Archive for June 23rd, 2008

“I Live in Fear” of “The Happening”: The Art of Boldness, Kurosawa, and Shyamalan

June 23, 2008

I Live in Fear

It would be easy to point out Akira Kurosawa’s great films like Rashomon or Seven Samurai as examples of his work, but there’s something to be said about his lesser known films – films that speak volumes and contain moments that are difficult to find anywhere else. He makes as a director and storyteller and he has his actors make very bold decisions. More often than not these choices will make an otherwise mediocre or common melodramatic film quite remarkable and incredibly memorable.

Take for instance Kurosawa’s I Live in Fear starring Toshiro Mifune. Mifune plays Kiichi Nakajima the elderly owner of a foundry. Wanting to preserve his family’s lives he wishes to move them all, lovers and bastard children included, to South America so as to avoid a Nuclear holocaust in Japan. Needless to say this story takes place post World War II. But his children will have none of it and take him to court, so that they can prove their father incapable of handling the family’s fortune.

It’s an interesting enough idea for a film. Kurosawa introduces us to Nakajima’s family through one of the Domestic Court Counselor’s put on the case, Dr. Harada, a dentist played by another Kurosawa mainstay, Takashi Shimura. We follow Harada as he leaves his family dentist business and goes to the court. Next we’re introduced to the squabbling family members, who seem more concerned about how they’ll continue making money for themselves than they are about the wishes of their Father. They are quick to apologize for belittling Harada before knowing who he is. But you still don’t get a sense of who’s film this is. Harada is shot from behind, a silent observer…very meek, humble.

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“You Don’t Mess With the Zohan”

June 23, 2008

You Don\'t Mess With the Zohan

You Don’t Mess With the Zohan for all of its sexual absurdity and racial mockery is a movie that plays it safe when it doesn’t always need to. It’s a satire in need of something a little more scathing. It needs cahones of a Monty Python sketch and the willingness to offend some people to make it’s point, ala South Park or even The Simpsons, in its better years.

This flaw that makes the movie less of a masterpiece and more like the run of the mill comedies Sandler has become known for the last few years. That aside it also includes Adam Sandler’s funniest comedy creation since Billy Madison and Happy Gilmore and combines the lovability of his Wedding Singer character. Zohan is absurdity and cool mixed into a nice gleaming coated marketable package. There are moments of sheer inspired hilarity that makes you think its good to see that Sandler hasn’t forgotten his roots as other comedians turned serious actors have, like Tom Hanks or Jim Carrey. Sandler’s comic timing makes this movie tic.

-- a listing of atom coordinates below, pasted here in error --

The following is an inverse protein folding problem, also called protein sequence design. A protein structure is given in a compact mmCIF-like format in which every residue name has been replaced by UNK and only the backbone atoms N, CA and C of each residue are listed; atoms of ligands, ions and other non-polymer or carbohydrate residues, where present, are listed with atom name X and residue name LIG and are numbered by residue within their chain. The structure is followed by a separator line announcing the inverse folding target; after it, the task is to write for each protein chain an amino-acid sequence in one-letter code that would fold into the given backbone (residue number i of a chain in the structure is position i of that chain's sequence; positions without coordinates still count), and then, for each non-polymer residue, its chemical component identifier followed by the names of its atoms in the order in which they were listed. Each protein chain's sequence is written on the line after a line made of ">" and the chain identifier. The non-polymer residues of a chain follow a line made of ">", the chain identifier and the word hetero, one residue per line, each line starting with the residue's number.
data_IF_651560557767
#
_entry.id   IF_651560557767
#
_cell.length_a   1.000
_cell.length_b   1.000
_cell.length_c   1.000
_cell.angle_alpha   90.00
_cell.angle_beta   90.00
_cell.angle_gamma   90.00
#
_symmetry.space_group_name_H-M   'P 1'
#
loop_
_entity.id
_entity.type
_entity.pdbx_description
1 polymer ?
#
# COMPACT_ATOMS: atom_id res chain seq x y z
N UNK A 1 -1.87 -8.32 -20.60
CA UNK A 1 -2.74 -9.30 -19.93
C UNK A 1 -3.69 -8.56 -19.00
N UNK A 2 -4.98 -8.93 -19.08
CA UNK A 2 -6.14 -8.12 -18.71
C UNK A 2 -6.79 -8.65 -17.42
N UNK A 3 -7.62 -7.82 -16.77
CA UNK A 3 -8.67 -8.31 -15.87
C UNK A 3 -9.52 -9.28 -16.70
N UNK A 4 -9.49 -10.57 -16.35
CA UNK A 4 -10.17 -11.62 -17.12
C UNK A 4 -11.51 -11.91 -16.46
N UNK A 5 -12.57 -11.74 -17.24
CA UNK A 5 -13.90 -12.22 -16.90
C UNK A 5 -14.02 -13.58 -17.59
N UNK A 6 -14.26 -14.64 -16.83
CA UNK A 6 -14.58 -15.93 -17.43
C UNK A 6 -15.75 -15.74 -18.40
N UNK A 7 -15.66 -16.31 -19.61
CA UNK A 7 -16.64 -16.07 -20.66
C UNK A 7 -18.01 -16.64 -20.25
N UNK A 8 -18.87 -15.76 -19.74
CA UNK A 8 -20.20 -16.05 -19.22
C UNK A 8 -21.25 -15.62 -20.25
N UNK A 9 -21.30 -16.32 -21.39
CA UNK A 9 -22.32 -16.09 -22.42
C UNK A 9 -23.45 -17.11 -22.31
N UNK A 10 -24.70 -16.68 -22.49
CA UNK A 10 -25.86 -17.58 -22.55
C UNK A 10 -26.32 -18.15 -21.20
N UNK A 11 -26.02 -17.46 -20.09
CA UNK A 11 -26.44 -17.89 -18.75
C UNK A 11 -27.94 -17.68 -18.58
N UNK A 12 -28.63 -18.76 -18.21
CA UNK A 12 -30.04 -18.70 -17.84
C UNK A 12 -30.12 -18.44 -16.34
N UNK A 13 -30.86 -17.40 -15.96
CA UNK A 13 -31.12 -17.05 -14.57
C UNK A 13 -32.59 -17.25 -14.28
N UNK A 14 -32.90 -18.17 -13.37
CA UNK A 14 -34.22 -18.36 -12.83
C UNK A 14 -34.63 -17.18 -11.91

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“The Incredible Hulk”: Fights the Good Fight

June 23, 2008

The Incredible Hulk

The Hulk in The Incredible Hulk is savage, wildly so. Roaring at thunder and launching a rock into the sky, he’s ready to take on the elements! But he knows just when to pull back, as does the director and screenwriter.

Humanity remains in the title character, that big green monster that would rather smash than talk things through. And like many comic book characters from years gone by there are lessons we can learn from our hero’s dilemmas. What in Bruce Banner, Hulk’s alter ego’s, plight can we learn from? What relates to us as people? It’s a far more difficult question to answer than you think. How many of us are so angry that we have emotional breakdowns? Not many.

But on a smaller scale how many of us scream at a car that just cut us off, or want to punch the person who just cut in front of us in line or how many of us become angry at things we see in the news – unable to do anything about what we’re watching? or how many of us witness out children unable to take the bullies picking on them anymore unleash a torrent of anger, sometimes with fists…these days too often with guns. When I was in middle school a girl brought a razor blade to school to fight another girl! How many fights are started over petty things like this? The Hulk has a lot it can teach us and our children.

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“The Happening”: Meaning in the Mess

June 23, 2008

The Happening

My friend would argue that there is no meaning in The Happening. But a lot of people are stumbling over my little blog looking for the meaning. They want to know JM! (You can also check out my later post in which I talk about the boldness of directors like Shyamalan, and I continue to do some dissecting of this film.)

The reasoning for the events are given to us in the first ten minutes of the movie and repeated again later. The talk of the bees becomes a larger metaphor for the reaction of the foliage. The reason is…unexplainable. An act of nature. Sure people can point fingers, but they’re all just guessing. In many ways this movie is the same thing; we can guess and assume what Shyamalan is up to or why he chose to tell this story in this fashion, but when it comes down to it, none of us will ever really know. (more…)